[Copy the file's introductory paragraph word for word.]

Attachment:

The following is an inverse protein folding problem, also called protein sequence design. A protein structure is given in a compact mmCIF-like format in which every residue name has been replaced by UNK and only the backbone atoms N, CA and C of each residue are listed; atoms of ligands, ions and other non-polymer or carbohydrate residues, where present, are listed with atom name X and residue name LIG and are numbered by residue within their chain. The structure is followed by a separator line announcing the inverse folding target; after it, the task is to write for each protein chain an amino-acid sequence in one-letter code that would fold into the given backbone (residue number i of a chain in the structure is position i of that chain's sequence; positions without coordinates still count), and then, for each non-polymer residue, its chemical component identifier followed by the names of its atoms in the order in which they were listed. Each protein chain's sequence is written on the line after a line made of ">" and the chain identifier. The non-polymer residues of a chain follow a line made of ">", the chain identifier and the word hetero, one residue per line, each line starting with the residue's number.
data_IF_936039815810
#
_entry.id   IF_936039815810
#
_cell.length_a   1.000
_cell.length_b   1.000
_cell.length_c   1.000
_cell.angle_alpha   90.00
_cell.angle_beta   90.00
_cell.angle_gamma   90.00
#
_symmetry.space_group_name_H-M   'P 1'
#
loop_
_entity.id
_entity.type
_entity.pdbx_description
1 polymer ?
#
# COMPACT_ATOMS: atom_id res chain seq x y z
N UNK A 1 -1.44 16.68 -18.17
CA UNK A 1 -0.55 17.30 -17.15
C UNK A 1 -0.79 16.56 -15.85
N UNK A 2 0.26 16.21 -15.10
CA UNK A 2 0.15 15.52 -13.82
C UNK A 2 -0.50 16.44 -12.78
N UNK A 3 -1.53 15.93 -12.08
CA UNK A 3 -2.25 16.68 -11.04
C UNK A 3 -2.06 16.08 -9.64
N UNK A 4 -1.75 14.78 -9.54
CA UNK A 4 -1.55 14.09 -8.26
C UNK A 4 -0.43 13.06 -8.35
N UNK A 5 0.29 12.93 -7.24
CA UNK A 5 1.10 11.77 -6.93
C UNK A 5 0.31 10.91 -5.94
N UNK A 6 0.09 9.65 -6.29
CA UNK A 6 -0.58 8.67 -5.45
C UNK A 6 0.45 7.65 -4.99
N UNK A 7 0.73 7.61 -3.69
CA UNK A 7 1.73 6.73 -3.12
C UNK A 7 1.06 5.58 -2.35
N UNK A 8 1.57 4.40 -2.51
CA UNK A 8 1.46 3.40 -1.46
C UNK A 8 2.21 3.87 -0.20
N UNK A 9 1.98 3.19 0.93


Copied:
The following is an inverse protein folding problem, also called protein sequence design. A protein structure is given in a compact mmCIF-like format in which every residue name has been replaced by UNK and only the backbone atoms N, CA and C of each residue are listed; atoms of ligands, ions and other non-polymer or carbohydrate residues, where present, are listed with atom name X and residue name LIG and are numbered by residue within their chain. The structure is followed by a separator line announcing the inverse folding target; after it, the task is to write for each protein chain an amino-acid sequence in one-letter code that would fold into the given backbone (residue number i of a chain in the structure is position i of that chain's sequence; positions without coordinates still count), and then, for each non-polymer residue, its chemical component identifier followed by the names of its atoms in the order in which they were listed. Each protein chain's sequence is written on the line after a line made of ">" and the chain identifier. The non-polymer residues of a chain follow a line made of ">", the chain identifier and the word hetero, one residue per line, each line starting with the residue's number.